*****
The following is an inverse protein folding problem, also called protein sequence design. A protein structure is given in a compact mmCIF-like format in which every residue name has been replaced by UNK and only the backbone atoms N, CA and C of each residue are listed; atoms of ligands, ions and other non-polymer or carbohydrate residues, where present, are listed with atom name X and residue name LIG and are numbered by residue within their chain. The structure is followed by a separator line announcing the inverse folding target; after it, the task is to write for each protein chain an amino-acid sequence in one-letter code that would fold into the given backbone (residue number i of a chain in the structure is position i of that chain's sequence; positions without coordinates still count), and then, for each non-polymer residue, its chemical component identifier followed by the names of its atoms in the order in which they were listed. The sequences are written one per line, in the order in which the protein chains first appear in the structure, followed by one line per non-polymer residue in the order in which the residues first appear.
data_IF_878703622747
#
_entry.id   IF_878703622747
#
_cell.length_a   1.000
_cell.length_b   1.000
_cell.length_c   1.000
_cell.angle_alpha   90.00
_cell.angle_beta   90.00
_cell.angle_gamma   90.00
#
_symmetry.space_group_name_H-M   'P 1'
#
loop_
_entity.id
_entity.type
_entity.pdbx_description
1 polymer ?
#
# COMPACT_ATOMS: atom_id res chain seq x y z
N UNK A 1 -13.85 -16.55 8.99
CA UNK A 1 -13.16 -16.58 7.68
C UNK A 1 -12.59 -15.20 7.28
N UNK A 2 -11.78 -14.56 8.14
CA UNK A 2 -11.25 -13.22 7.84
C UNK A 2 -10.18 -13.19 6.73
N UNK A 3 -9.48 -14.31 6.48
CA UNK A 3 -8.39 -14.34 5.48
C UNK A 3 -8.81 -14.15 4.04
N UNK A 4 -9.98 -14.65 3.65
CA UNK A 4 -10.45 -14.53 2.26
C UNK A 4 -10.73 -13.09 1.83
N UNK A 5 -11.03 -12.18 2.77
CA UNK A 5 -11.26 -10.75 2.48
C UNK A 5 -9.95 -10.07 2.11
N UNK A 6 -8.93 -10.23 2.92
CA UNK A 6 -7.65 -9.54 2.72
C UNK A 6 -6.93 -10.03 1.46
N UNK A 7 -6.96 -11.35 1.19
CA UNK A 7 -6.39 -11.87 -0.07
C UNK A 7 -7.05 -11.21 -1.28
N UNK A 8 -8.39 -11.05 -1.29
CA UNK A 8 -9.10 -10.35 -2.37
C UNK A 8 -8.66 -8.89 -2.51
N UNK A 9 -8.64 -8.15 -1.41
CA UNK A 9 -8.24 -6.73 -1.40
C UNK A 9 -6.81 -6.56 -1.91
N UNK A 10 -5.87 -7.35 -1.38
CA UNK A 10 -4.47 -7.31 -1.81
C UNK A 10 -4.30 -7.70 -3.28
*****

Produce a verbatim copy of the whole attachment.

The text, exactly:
The following is an inverse protein folding problem, also called protein sequence design. A protein structure is given in a compact mmCIF-like format in which every residue name has been replaced by UNK and only the backbone atoms N, CA and C of each residue are listed; atoms of ligands, ions and other non-polymer or carbohydrate residues, where present, are listed with atom name X and residue name LIG and are numbered by residue within their chain. The structure is followed by a separator line announcing the inverse folding target; after it, the task is to write for each protein chain an amino-acid sequence in one-letter code that would fold into the given backbone (residue number i of a chain in the structure is position i of that chain's sequence; positions without coordinates still count), and then, for each non-polymer residue, its chemical component identifier followed by the names of its atoms in the order in which they were listed. The sequences are written one per line, in the order in which the protein chains first appear in the structure, followed by one line per non-polymer residue in the order in which the residues first appear.
data_IF_878703622747
#
_entry.id   IF_878703622747
#
_cell.length_a   1.000
_cell.length_b   1.000
_cell.length_c   1.000
_cell.angle_alpha   90.00
_cell.angle_beta   90.00
_cell.angle_gamma   90.00
#
_symmetry.space_group_name_H-M   'P 1'
#
loop_
_entity.id
_entity.type
_entity.pdbx_description
1 polymer ?
#
# COMPACT_ATOMS: atom_id res chain seq x y z
N UNK A 1 -13.85 -16.55 8.99
CA UNK A 1 -13.16 -16.58 7.68
C UNK A 1 -12.59 -15.20 7.28
N UNK A 2 -11.78 -14.56 8.14
CA UNK A 2 -11.25 -13.22 7.84
C UNK A 2 -10.18 -13.19 6.73
N UNK A 3 -9.48 -14.31 6.48
CA UNK A 3 -8.39 -14.34 5.48
C UNK A 3 -8.81 -14.15 4.04
N UNK A 4 -9.98 -14.65 3.65
CA UNK A 4 -10.45 -14.53 2.26
C UNK A 4 -10.73 -13.09 1.83
N UNK A 5 -11.03 -12.18 2.77
CA UNK A 5 -11.26 -10.75 2.48
C UNK A 5 -9.95 -10.07 2.11
N UNK A 6 -8.93 -10.23 2.92
CA UNK A 6 -7.65 -9.54 2.72
C UNK A 6 -6.93 -10.03 1.46
N UNK A 7 -6.96 -11.35 1.19
CA UNK A 7 -6.39 -11.87 -0.07
C UNK A 7 -7.05 -11.21 -1.28
N UNK A 8 -8.39 -11.05 -1.29
CA UNK A 8 -9.10 -10.35 -2.37
C UNK A 8 -8.66 -8.89 -2.51
N UNK A 9 -8.64 -8.15 -1.41
CA UNK A 9 -8.24 -6.73 -1.40
C UNK A 9 -6.81 -6.56 -1.91
N UNK A 10 -5.87 -7.35 -1.38
CA UNK A 10 -4.47 -7.31 -1.81
C UNK A 10 -4.30 -7.70 -3.28